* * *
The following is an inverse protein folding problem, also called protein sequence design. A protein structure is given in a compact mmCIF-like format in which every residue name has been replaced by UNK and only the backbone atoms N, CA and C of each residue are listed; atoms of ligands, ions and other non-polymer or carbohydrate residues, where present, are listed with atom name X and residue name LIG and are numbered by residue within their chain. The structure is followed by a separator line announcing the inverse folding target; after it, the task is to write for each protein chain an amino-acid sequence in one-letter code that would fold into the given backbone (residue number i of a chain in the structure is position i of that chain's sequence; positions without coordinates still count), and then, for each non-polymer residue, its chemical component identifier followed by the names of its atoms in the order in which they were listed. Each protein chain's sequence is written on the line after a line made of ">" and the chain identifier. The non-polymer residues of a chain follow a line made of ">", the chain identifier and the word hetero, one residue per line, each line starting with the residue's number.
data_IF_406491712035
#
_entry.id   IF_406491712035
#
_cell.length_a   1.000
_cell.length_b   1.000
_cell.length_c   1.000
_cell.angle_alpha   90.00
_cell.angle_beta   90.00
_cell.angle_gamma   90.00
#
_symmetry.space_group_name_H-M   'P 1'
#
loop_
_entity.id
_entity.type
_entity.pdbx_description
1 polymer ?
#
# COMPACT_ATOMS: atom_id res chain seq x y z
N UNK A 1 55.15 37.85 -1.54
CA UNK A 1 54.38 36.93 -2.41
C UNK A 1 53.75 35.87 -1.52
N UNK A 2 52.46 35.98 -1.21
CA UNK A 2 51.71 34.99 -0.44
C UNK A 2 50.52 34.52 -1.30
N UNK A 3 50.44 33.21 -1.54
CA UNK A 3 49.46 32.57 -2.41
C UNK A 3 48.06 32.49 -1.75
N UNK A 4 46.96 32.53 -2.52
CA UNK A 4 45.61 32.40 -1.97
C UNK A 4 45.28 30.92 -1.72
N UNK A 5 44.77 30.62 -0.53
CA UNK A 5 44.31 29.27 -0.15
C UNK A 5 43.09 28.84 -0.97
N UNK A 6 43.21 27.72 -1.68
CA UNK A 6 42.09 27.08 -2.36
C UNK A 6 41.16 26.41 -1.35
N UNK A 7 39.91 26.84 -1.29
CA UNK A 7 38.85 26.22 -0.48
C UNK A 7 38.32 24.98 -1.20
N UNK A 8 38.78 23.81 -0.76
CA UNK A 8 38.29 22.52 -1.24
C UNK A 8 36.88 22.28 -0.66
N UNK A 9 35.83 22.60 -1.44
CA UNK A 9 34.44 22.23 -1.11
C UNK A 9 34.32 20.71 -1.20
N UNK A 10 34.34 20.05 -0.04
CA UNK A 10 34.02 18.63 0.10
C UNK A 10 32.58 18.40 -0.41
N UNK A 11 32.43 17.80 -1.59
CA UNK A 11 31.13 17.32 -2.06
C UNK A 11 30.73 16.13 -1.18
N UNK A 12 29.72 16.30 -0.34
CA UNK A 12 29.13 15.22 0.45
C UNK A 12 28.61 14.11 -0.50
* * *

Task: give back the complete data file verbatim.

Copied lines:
The following is an inverse protein folding problem, also called protein sequence design. A protein structure is given in a compact mmCIF-like format in which every residue name has been replaced by UNK and only the backbone atoms N, CA and C of each residue are listed; atoms of ligands, ions and other non-polymer or carbohydrate residues, where present, are listed with atom name X and residue name LIG and are numbered by residue within their chain. The structure is followed by a separator line announcing the inverse folding target; after it, the task is to write for each protein chain an amino-acid sequence in one-letter code that would fold into the given backbone (residue number i of a chain in the structure is position i of that chain's sequence; positions without coordinates still count), and then, for each non-polymer residue, its chemical component identifier followed by the names of its atoms in the order in which they were listed. Each protein chain's sequence is written on the line after a line made of ">" and the chain identifier. The non-polymer residues of a chain follow a line made of ">", the chain identifier and the word hetero, one residue per line, each line starting with the residue's number.
data_IF_406491712035
#
_entry.id   IF_406491712035
#
_cell.length_a   1.000
_cell.length_b   1.000
_cell.length_c   1.000
_cell.angle_alpha   90.00
_cell.angle_beta   90.00
_cell.angle_gamma   90.00
#
_symmetry.space_group_name_H-M   'P 1'
#
loop_
_entity.id
_entity.type
_entity.pdbx_description
1 polymer ?
#
# COMPACT_ATOMS: atom_id res chain seq x y z
N UNK A 1 55.15 37.85 -1.54
CA UNK A 1 54.38 36.93 -2.41
C UNK A 1 53.75 35.87 -1.52
N UNK A 2 52.46 35.98 -1.21
CA UNK A 2 51.71 34.99 -0.44
C UNK A 2 50.52 34.52 -1.30
N UNK A 3 50.44 33.21 -1.54
CA UNK A 3 49.46 32.57 -2.41
C UNK A 3 48.06 32.49 -1.75
N UNK A 4 46.96 32.53 -2.52
CA UNK A 4 45.61 32.40 -1.97
C UNK A 4 45.28 30.92 -1.72
N UNK A 5 44.77 30.62 -0.53
CA UNK A 5 44.31 29.27 -0.15
C UNK A 5 43.09 28.84 -0.97
N UNK A 6 43.21 27.72 -1.68
CA UNK A 6 42.09 27.08 -2.36
C UNK A 6 41.16 26.41 -1.35
N UNK A 7 39.91 26.84 -1.29
CA UNK A 7 38.85 26.22 -0.48
C UNK A 7 38.32 24.98 -1.20
N UNK A 8 38.78 23.81 -0.76
CA UNK A 8 38.29 22.52 -1.24
C UNK A 8 36.88 22.28 -0.66
N UNK A 9 35.83 22.60 -1.44
CA UNK A 9 34.44 22.23 -1.11
C UNK A 9 34.32 20.71 -1.20
N UNK A 10 34.34 20.05 -0.04
CA UNK A 10 34.02 18.63 0.10
C UNK A 10 32.58 18.40 -0.41
N UNK A 11 32.43 17.80 -1.59
CA UNK A 11 31.13 17.32 -2.06
C UNK A 11 30.73 16.13 -1.18
N UNK A 12 29.72 16.30 -0.34
CA UNK A 12 29.13 15.22 0.45
C UNK A 12 28.61 14.11 -0.50